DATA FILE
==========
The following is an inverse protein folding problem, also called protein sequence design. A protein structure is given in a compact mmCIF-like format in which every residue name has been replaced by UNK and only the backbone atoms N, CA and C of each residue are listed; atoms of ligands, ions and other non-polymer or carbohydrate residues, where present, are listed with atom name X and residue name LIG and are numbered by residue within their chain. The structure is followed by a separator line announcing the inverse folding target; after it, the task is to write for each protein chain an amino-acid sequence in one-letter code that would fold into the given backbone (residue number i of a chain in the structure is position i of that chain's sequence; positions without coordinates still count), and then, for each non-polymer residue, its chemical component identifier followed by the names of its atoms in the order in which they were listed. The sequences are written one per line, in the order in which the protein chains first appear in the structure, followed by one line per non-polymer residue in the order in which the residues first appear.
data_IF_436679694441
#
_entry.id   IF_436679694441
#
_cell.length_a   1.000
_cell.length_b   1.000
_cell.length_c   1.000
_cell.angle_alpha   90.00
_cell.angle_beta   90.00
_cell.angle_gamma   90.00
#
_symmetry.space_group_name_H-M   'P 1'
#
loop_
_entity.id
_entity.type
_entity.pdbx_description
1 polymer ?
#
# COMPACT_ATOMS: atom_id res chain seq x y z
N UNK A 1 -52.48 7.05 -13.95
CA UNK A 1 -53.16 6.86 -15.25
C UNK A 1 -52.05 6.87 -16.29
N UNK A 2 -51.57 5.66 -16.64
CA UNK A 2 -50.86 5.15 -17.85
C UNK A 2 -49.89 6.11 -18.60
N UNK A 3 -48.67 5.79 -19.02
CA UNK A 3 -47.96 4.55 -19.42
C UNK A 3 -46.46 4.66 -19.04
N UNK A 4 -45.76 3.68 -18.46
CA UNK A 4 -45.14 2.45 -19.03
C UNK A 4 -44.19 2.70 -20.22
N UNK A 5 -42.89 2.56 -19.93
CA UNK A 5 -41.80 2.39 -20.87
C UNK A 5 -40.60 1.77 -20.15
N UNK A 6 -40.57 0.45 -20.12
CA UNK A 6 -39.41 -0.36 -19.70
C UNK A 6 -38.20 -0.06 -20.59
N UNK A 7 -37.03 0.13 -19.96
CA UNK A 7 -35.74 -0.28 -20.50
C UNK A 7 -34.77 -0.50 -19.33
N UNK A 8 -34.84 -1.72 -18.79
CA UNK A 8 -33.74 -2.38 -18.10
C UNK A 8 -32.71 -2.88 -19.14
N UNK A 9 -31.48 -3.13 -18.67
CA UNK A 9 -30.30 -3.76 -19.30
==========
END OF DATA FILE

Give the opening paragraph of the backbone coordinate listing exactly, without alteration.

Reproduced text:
The following is an inverse protein folding problem, also called protein sequence design. A protein structure is given in a compact mmCIF-like format in which every residue name has been replaced by UNK and only the backbone atoms N, CA and C of each residue are listed; atoms of ligands, ions and other non-polymer or carbohydrate residues, where present, are listed with atom name X and residue name LIG and are numbered by residue within their chain. The structure is followed by a separator line announcing the inverse folding target; after it, the task is to write for each protein chain an amino-acid sequence in one-letter code that would fold into the given backbone (residue number i of a chain in the structure is position i of that chain's sequence; positions without coordinates still count), and then, for each non-polymer residue, its chemical component identifier followed by the names of its atoms in the order in which they were listed. The sequences are written one per line, in the order in which the protein chains first appear in the structure, followed by one line per non-polymer residue in the order in which the residues first appear.